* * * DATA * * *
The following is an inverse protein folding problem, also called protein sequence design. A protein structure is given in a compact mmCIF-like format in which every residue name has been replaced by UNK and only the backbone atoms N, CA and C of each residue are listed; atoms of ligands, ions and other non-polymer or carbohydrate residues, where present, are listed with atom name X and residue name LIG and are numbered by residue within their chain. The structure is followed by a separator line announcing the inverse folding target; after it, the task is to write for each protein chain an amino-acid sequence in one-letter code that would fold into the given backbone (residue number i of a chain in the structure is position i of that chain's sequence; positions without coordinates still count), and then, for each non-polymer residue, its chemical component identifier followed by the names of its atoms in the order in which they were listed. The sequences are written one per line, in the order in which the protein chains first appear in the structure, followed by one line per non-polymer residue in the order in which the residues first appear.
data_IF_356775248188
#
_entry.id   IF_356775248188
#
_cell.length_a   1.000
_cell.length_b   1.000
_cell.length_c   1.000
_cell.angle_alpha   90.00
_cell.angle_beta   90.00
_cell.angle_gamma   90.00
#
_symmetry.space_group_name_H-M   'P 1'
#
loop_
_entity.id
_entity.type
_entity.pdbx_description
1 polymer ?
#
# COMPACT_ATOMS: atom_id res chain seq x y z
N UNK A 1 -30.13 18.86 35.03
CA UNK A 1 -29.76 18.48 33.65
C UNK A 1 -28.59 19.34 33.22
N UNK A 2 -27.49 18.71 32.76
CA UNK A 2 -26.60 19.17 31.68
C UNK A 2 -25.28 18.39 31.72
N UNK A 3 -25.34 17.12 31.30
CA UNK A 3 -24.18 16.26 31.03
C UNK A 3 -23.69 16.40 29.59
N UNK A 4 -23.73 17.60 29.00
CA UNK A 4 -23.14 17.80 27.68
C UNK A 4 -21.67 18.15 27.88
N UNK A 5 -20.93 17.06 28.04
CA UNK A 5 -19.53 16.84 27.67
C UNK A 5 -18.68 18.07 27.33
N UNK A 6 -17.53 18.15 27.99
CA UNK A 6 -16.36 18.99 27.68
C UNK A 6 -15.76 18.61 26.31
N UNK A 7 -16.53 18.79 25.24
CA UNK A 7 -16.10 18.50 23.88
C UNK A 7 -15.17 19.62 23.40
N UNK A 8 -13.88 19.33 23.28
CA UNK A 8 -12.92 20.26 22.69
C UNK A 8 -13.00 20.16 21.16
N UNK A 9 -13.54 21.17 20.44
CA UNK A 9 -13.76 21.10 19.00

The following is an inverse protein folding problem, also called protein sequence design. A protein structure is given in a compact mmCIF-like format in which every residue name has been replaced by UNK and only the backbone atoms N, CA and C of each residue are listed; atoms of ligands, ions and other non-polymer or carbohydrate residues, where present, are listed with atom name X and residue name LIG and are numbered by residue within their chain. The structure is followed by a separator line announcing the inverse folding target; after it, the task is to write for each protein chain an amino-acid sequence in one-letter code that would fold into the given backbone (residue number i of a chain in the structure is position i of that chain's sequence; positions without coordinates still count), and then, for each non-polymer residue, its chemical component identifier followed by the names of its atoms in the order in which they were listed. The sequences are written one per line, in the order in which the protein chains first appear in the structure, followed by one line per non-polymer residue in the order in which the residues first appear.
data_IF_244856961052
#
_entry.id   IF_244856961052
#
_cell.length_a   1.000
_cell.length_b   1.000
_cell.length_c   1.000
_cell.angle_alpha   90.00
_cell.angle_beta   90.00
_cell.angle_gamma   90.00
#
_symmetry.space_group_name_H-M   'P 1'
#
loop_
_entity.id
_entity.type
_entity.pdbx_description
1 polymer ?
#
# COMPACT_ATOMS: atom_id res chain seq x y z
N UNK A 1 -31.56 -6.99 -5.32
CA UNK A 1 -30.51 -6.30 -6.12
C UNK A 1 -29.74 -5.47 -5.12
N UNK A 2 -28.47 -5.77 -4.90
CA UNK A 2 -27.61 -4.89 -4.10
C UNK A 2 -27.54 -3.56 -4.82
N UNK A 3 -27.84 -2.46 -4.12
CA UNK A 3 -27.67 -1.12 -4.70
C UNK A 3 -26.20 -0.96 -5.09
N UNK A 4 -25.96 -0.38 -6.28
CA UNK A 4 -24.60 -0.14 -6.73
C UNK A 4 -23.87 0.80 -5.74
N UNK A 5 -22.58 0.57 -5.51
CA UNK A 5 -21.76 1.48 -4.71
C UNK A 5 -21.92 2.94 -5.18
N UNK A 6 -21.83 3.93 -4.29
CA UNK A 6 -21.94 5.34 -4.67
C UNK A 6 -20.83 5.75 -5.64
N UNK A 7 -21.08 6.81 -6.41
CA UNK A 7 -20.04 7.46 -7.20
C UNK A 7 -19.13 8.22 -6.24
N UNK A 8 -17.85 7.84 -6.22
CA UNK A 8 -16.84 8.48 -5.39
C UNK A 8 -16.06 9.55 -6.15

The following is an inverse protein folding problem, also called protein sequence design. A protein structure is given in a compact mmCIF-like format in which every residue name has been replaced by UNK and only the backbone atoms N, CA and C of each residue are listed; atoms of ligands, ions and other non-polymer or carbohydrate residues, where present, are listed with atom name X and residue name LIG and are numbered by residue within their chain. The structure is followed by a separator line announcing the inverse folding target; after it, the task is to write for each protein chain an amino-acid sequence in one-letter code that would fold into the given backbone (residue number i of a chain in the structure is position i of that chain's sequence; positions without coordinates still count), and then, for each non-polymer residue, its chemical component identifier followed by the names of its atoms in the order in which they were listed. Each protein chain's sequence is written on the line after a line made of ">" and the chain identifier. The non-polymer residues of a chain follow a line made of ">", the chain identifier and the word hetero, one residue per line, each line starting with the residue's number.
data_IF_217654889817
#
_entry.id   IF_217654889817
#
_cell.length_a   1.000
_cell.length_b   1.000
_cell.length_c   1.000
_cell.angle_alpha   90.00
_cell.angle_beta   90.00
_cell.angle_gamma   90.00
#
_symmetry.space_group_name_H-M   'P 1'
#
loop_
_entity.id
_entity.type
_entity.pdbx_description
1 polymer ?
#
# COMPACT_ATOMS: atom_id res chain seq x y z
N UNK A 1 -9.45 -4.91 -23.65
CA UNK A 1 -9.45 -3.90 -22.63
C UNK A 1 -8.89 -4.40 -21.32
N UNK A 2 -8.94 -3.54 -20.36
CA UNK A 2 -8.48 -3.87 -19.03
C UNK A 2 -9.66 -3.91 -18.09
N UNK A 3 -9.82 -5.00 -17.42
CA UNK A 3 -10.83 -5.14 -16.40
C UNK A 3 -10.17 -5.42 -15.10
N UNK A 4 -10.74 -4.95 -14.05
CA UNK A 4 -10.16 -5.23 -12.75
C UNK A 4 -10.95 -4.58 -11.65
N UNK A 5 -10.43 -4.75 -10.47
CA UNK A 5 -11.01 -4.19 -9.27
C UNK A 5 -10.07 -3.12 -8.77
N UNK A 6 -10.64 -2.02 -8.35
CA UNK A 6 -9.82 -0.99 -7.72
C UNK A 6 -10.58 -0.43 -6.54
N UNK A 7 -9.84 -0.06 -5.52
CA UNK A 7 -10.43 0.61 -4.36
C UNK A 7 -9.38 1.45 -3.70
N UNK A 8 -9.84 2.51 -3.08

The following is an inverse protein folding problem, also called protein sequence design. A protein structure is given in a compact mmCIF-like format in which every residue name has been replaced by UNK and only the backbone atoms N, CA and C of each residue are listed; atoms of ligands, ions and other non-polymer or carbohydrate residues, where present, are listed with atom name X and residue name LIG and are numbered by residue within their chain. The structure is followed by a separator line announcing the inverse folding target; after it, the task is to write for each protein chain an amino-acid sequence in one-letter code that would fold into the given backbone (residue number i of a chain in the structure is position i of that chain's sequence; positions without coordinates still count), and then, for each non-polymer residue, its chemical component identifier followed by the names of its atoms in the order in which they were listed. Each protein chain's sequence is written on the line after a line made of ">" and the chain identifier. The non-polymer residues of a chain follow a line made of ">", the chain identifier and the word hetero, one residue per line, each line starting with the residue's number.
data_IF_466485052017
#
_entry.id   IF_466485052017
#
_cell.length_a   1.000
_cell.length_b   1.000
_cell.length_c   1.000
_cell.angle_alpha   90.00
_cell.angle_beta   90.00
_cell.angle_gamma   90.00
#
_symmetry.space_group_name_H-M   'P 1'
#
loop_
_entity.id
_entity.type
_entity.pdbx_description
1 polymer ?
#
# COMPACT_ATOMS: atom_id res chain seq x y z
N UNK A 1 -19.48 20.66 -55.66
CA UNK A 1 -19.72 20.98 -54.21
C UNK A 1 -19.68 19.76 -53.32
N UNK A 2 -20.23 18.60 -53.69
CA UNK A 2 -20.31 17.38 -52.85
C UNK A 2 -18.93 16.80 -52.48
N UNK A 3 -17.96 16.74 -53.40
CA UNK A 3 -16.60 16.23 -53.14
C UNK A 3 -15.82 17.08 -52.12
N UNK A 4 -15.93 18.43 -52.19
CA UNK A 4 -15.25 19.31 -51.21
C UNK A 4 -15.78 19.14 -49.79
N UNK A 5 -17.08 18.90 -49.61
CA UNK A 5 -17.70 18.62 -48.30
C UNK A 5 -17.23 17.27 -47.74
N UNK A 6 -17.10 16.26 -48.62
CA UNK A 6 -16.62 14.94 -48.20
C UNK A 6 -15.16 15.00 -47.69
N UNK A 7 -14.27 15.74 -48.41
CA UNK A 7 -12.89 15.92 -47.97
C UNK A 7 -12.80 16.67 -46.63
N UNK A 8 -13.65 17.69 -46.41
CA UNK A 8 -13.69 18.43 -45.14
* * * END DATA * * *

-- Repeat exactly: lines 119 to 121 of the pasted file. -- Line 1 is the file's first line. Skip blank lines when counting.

C UNK A 2 -9.66 -3.91 -18.09
N UNK A 3 -9.82 -5.00 -17.42
CA UNK A 3 -10.83 -5.14 -16.40